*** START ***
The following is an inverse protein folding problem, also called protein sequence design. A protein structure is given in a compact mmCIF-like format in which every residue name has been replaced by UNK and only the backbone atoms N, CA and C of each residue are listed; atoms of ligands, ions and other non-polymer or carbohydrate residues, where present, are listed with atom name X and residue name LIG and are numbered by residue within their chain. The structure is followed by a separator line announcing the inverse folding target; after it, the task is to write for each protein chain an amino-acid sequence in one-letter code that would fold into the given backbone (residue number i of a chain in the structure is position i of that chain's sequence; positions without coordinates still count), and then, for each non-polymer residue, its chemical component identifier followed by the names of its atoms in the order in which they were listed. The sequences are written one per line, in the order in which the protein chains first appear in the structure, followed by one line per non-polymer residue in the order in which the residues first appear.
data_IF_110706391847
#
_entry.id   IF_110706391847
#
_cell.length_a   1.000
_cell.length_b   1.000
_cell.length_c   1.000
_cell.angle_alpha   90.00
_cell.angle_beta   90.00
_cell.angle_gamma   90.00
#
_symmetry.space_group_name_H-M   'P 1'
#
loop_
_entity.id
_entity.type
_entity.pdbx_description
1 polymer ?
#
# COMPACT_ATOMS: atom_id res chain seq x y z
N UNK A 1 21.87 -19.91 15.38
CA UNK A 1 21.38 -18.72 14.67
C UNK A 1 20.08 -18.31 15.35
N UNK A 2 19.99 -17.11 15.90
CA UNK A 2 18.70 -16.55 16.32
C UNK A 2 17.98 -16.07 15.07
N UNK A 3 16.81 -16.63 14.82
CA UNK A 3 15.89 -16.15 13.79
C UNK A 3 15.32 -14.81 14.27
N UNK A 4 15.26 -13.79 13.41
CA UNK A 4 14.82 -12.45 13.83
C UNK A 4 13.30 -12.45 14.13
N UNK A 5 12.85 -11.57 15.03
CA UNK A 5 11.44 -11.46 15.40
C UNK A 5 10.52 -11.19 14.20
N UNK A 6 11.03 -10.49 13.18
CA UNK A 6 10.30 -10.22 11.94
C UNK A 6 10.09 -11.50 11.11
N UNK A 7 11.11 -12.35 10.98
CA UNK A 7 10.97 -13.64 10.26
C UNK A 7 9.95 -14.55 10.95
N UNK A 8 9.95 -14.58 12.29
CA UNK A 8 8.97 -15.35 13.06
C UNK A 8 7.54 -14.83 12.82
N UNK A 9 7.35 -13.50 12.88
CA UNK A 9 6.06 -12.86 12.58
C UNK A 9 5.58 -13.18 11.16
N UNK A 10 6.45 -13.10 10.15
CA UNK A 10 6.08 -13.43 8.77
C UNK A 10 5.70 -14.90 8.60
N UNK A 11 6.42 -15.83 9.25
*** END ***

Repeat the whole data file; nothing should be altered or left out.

The following is an inverse protein folding problem, also called protein sequence design. A protein structure is given in a compact mmCIF-like format in which every residue name has been replaced by UNK and only the backbone atoms N, CA and C of each residue are listed; atoms of ligands, ions and other non-polymer or carbohydrate residues, where present, are listed with atom name X and residue name LIG and are numbered by residue within their chain. The structure is followed by a separator line announcing the inverse folding target; after it, the task is to write for each protein chain an amino-acid sequence in one-letter code that would fold into the given backbone (residue number i of a chain in the structure is position i of that chain's sequence; positions without coordinates still count), and then, for each non-polymer residue, its chemical component identifier followed by the names of its atoms in the order in which they were listed. The sequences are written one per line, in the order in which the protein chains first appear in the structure, followed by one line per non-polymer residue in the order in which the residues first appear.
data_IF_110706391847
#
_entry.id   IF_110706391847
#
_cell.length_a   1.000
_cell.length_b   1.000
_cell.length_c   1.000
_cell.angle_alpha   90.00
_cell.angle_beta   90.00
_cell.angle_gamma   90.00
#
_symmetry.space_group_name_H-M   'P 1'
#
loop_
_entity.id
_entity.type
_entity.pdbx_description
1 polymer ?
#
# COMPACT_ATOMS: atom_id res chain seq x y z
N UNK A 1 21.87 -19.91 15.38
CA UNK A 1 21.38 -18.72 14.67
C UNK A 1 20.08 -18.31 15.35
N UNK A 2 19.99 -17.11 15.90
CA UNK A 2 18.70 -16.55 16.32
C UNK A 2 17.98 -16.07 15.07
N UNK A 3 16.81 -16.63 14.82
CA UNK A 3 15.89 -16.15 13.79
C UNK A 3 15.32 -14.81 14.27
N UNK A 4 15.26 -13.79 13.41
CA UNK A 4 14.82 -12.45 13.83
C UNK A 4 13.30 -12.45 14.13
N UNK A 5 12.85 -11.57 15.03
CA UNK A 5 11.44 -11.46 15.40
C UNK A 5 10.52 -11.19 14.20
N UNK A 6 11.03 -10.49 13.18
CA UNK A 6 10.30 -10.22 11.94
C UNK A 6 10.09 -11.50 11.11
N UNK A 7 11.11 -12.35 10.98
CA UNK A 7 10.97 -13.64 10.26
C UNK A 7 9.95 -14.55 10.95
N UNK A 8 9.95 -14.58 12.29
CA UNK A 8 8.97 -15.35 13.06
C UNK A 8 7.54 -14.83 12.82
N UNK A 9 7.35 -13.50 12.88
CA UNK A 9 6.06 -12.86 12.58
C UNK A 9 5.58 -13.18 11.16
N UNK A 10 6.45 -13.10 10.15
CA UNK A 10 6.08 -13.43 8.77
C UNK A 10 5.70 -14.90 8.60
N UNK A 11 6.42 -15.83 9.25